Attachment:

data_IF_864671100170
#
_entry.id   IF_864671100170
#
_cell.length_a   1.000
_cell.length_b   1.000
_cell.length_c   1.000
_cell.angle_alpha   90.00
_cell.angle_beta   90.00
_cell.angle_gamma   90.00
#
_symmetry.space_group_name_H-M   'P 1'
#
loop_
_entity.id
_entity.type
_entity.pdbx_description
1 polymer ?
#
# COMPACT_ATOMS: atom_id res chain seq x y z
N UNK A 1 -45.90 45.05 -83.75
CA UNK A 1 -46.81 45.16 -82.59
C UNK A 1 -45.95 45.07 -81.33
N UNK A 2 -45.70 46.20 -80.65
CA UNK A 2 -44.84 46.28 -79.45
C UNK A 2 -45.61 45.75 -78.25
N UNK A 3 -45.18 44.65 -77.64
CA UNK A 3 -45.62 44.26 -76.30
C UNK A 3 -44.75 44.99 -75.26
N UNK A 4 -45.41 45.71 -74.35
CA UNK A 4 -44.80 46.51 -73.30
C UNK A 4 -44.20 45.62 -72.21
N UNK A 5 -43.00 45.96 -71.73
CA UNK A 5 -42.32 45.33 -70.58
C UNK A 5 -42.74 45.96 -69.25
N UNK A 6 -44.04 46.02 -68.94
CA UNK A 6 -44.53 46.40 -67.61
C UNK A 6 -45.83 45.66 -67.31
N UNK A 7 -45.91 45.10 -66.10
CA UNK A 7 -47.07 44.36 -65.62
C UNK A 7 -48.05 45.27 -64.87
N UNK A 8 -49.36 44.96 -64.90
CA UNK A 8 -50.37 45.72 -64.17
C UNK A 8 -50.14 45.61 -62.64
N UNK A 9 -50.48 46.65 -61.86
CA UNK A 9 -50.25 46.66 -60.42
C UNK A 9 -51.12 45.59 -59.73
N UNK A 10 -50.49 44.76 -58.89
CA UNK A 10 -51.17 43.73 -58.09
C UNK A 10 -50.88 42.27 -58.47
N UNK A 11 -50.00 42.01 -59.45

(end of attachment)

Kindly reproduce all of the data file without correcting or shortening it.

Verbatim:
data_IF_864671100170
#
_entry.id   IF_864671100170
#
_cell.length_a   1.000
_cell.length_b   1.000
_cell.length_c   1.000
_cell.angle_alpha   90.00
_cell.angle_beta   90.00
_cell.angle_gamma   90.00
#
_symmetry.space_group_name_H-M   'P 1'
#
loop_
_entity.id
_entity.type
_entity.pdbx_description
1 polymer ?
#
# COMPACT_ATOMS: atom_id res chain seq x y z
N UNK A 1 -45.90 45.05 -83.75
CA UNK A 1 -46.81 45.16 -82.59
C UNK A 1 -45.95 45.07 -81.33
N UNK A 2 -45.70 46.20 -80.65
CA UNK A 2 -44.84 46.28 -79.45
C UNK A 2 -45.61 45.75 -78.25
N UNK A 3 -45.18 44.65 -77.64
CA UNK A 3 -45.62 44.26 -76.30
C UNK A 3 -44.75 44.99 -75.26
N UNK A 4 -45.41 45.71 -74.35
CA UNK A 4 -44.80 46.51 -73.30
C UNK A 4 -44.20 45.62 -72.21
N UNK A 5 -43.00 45.96 -71.73
CA UNK A 5 -42.32 45.33 -70.58
C UNK A 5 -42.74 45.96 -69.25
N UNK A 6 -44.04 46.02 -68.94
CA UNK A 6 -44.53 46.40 -67.61
C UNK A 6 -45.83 45.66 -67.31
N UNK A 7 -45.91 45.10 -66.10
CA UNK A 7 -47.07 44.36 -65.62
C UNK A 7 -48.05 45.27 -64.87
N UNK A 8 -49.36 44.96 -64.90
CA UNK A 8 -50.37 45.72 -64.17
C UNK A 8 -50.14 45.61 -62.64
N UNK A 9 -50.48 46.65 -61.86
CA UNK A 9 -50.25 46.66 -60.42
C UNK A 9 -51.12 45.59 -59.73
N UNK A 10 -50.49 44.76 -58.89
CA UNK A 10 -51.17 43.73 -58.09
C UNK A 10 -50.88 42.27 -58.47
N UNK A 11 -50.00 42.01 -59.45